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Rebellion Record: a Diary of American Events: Documents and Narratives, Volume 11. (ed. Frank Moore) 10 0 Browse Search
Varina Davis, Jefferson Davis: Ex-President of the Confederate States of America, A Memoir by his Wife, Volume 1 9 1 Browse Search
Colonel Charles E. Hooker, Confederate Military History, a library of Confederate States Military History: Volume 12.2, Mississippi (ed. Clement Anselm Evans) 6 0 Browse Search
Frederick H. Dyer, Compendium of the War of the Rebellion: Battles 4 0 Browse Search
George P. Rowell and Company's American Newspaper Directory, containing accurate lists of all the newspapers and periodicals published in the United States and territories, and the dominion of Canada, and British Colonies of North America., together with a description of the towns and cities in which they are published. (ed. George P. Rowell and company) 4 0 Browse Search
Admiral David D. Porter, The Naval History of the Civil War. 4 0 Browse Search
Rebellion Record: a Diary of American Events, Diary from December 17, 1860 - April 30, 1864 (ed. Frank Moore) 4 0 Browse Search
Southern Historical Society Papers, Volume 18. (ed. Reverend J. William Jones) 2 0 Browse Search
Harper's Encyclopedia of United States History (ed. Benson Lossing) 2 0 Browse Search
Knight's Mechanical Encyclopedia (ed. Knight) 2 0 Browse Search
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Browsing named entities in Varina Davis, Jefferson Davis: Ex-President of the Confederate States of America, A Memoir by his Wife, Volume 1. You can also browse the collection for Woodville (Mississippi, United States) or search for Woodville (Mississippi, United States) in all documents.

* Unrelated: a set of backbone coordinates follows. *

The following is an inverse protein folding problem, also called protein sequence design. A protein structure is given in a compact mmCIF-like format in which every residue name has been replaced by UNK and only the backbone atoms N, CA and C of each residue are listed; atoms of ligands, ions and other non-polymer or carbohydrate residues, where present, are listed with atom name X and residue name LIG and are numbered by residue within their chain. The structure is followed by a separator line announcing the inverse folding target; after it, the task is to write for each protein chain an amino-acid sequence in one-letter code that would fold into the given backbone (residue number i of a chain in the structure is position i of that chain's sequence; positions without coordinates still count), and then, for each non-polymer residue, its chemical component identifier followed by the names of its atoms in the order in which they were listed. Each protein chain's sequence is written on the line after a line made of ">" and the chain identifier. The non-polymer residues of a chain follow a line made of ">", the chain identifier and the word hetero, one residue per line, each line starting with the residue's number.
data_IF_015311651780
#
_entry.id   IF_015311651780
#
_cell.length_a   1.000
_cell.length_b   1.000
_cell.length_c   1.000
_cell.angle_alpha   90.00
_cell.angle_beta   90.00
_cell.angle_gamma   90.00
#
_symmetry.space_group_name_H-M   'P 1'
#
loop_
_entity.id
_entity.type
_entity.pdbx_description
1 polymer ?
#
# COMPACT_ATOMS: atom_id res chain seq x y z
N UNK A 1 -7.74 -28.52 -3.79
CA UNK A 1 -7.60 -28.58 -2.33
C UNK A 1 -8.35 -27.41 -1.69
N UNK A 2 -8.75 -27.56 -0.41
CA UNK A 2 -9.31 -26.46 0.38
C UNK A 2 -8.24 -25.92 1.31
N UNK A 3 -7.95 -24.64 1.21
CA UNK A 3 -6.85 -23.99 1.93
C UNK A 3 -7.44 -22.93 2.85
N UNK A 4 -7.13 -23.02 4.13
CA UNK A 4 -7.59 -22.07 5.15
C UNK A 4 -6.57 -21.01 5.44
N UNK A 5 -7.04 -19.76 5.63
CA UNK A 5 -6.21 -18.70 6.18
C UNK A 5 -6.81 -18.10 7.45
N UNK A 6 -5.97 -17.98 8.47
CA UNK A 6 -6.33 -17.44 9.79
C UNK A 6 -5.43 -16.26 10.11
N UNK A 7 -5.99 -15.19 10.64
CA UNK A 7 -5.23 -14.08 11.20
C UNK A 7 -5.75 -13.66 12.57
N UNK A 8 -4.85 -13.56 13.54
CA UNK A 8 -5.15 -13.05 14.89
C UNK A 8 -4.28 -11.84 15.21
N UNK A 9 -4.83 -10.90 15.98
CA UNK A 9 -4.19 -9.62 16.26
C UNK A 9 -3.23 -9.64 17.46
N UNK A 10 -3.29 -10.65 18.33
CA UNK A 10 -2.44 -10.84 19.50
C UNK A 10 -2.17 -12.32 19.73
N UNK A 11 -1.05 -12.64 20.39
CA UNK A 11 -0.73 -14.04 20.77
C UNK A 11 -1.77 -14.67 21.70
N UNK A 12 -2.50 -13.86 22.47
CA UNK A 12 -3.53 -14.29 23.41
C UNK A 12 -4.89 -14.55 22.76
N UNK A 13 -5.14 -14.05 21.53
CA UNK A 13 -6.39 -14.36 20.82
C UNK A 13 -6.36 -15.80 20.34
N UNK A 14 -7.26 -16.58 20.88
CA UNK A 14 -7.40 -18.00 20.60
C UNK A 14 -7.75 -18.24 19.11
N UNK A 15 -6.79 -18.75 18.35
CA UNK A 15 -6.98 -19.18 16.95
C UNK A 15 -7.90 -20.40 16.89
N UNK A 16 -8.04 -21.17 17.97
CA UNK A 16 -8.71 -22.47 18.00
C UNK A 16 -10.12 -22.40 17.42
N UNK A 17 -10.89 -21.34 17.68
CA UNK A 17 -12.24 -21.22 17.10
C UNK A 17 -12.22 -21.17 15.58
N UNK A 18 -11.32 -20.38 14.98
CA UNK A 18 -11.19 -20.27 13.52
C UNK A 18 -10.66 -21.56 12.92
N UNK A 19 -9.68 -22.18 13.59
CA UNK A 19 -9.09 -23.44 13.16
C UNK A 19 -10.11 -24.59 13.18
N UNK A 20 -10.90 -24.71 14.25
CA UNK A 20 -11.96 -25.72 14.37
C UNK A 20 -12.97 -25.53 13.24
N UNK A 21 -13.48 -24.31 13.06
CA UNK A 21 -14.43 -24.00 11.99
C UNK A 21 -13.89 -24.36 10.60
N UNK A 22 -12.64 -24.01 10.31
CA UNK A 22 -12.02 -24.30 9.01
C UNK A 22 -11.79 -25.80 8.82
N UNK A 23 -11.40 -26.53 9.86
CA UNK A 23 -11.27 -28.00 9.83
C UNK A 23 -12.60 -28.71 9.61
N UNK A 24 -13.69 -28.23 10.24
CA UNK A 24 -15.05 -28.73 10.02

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his own boyhood were present, and received Mr. Davis with the tenderest affection. It was my husband's last visit to his birthplace, and gave him much pleasure. The house was taken down, moved, and reerected as a parsonage on a lot adjacent to the new church. During my infancy my father removed to Bayou Teche, in Louisiana; but, as his children suffered from acclimatization, he sought a higher and healthier district. He found a place that suited him about a mile east of Woodville, in Wilkinson County, Miss. He removed his family there, and there my memories begin. My father's family consisted of ten children, of whom I was the youngest. There were five sons and five daughters, and all of them arrived at maturity excepting one daughter. My elder brother, Joseph, remained in Kentucky when the rest of the family removed, and studied law at Hopkinsville in the office of Judge Wallace. He subsequently came to Mississippi, where he practised his profession for many years,
cted his eyes greatly; finally, they brought on an attack of amaurosis, and impaired the sight of one. When he came to Woodville in this canvass he found that his mother lay dead in his sister's house. He was much overcome by her death, and after the funeral rode forty miles to see me for an hour in Natchez; and, taking a fresh horse returned to Woodville and kept his appointment to speak there that night, having ridden the greater part of the night previous. His mind dominated his body in performed the ceremony. After a breakfast to our friends, we left on a tour of visits to his family at Bayou Sara and Woodville, and from thence to New Orleans. In those days trousseaus were moderate, and young people did not expect presents, butfter her marriage, and among the plainer class of people this was worn at the , infair, i.e., reception On our visit to Woodville I was introduced to Mr. Davis's mother, who, though she could not leave her chair, and had attained her eighty-fifth ye